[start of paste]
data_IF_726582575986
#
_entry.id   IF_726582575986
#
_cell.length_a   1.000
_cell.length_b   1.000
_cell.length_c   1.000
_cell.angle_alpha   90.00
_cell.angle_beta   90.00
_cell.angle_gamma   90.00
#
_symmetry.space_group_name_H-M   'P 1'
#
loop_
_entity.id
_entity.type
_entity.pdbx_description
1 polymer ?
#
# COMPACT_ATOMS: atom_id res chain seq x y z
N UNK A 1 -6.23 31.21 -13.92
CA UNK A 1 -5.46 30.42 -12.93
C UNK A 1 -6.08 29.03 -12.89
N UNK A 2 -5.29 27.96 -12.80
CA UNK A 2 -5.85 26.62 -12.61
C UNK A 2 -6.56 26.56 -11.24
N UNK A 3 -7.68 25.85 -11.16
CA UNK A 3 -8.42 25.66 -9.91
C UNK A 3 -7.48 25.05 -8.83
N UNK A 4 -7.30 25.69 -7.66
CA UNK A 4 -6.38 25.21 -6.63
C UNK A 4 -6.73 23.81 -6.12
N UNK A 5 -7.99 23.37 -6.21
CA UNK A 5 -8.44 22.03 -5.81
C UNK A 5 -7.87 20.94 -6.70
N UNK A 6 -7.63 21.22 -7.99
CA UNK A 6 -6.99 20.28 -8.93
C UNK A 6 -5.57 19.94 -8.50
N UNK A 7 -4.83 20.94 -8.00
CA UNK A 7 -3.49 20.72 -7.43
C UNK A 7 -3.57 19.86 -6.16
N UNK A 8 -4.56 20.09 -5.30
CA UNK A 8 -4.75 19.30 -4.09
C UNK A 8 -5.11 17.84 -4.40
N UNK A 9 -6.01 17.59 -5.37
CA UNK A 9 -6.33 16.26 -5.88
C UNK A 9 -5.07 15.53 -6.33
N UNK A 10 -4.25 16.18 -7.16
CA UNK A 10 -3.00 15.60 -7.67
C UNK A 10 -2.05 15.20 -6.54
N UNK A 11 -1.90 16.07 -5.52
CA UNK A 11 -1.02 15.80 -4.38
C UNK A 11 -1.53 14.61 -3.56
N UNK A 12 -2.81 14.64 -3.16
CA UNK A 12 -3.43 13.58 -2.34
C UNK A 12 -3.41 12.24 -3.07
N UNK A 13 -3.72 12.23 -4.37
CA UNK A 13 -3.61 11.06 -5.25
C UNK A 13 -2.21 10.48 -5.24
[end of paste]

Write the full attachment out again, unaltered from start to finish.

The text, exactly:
data_IF_726582575986
#
_entry.id   IF_726582575986
#
_cell.length_a   1.000
_cell.length_b   1.000
_cell.length_c   1.000
_cell.angle_alpha   90.00
_cell.angle_beta   90.00
_cell.angle_gamma   90.00
#
_symmetry.space_group_name_H-M   'P 1'
#
loop_
_entity.id
_entity.type
_entity.pdbx_description
1 polymer ?
#
# COMPACT_ATOMS: atom_id res chain seq x y z
N UNK A 1 -6.23 31.21 -13.92
CA UNK A 1 -5.46 30.42 -12.93
C UNK A 1 -6.08 29.03 -12.89
N UNK A 2 -5.29 27.96 -12.80
CA UNK A 2 -5.85 26.62 -12.61
C UNK A 2 -6.56 26.56 -11.24
N UNK A 3 -7.68 25.85 -11.16
CA UNK A 3 -8.42 25.66 -9.91
C UNK A 3 -7.48 25.05 -8.83
N UNK A 4 -7.30 25.69 -7.66
CA UNK A 4 -6.38 25.21 -6.63
C UNK A 4 -6.73 23.81 -6.12
N UNK A 5 -7.99 23.37 -6.21
CA UNK A 5 -8.44 22.03 -5.81
C UNK A 5 -7.87 20.94 -6.70
N UNK A 6 -7.63 21.22 -7.99
CA UNK A 6 -6.99 20.28 -8.93
C UNK A 6 -5.57 19.94 -8.50
N UNK A 7 -4.83 20.94 -8.00
CA UNK A 7 -3.49 20.72 -7.43
C UNK A 7 -3.57 19.86 -6.16
N UNK A 8 -4.56 20.09 -5.30
CA UNK A 8 -4.75 19.30 -4.09
C UNK A 8 -5.11 17.84 -4.40
N UNK A 9 -6.01 17.59 -5.37
CA UNK A 9 -6.33 16.26 -5.88
C UNK A 9 -5.07 15.53 -6.33
N UNK A 10 -4.25 16.18 -7.16
CA UNK A 10 -3.00 15.60 -7.67
C UNK A 10 -2.05 15.20 -6.54
N UNK A 11 -1.90 16.07 -5.52
CA UNK A 11 -1.02 15.80 -4.38
C UNK A 11 -1.53 14.61 -3.56
N UNK A 12 -2.81 14.64 -3.16
CA UNK A 12 -3.43 13.58 -2.34
C UNK A 12 -3.41 12.24 -3.07
N UNK A 13 -3.72 12.23 -4.37
CA UNK A 13 -3.61 11.06 -5.25
C UNK A 13 -2.21 10.48 -5.24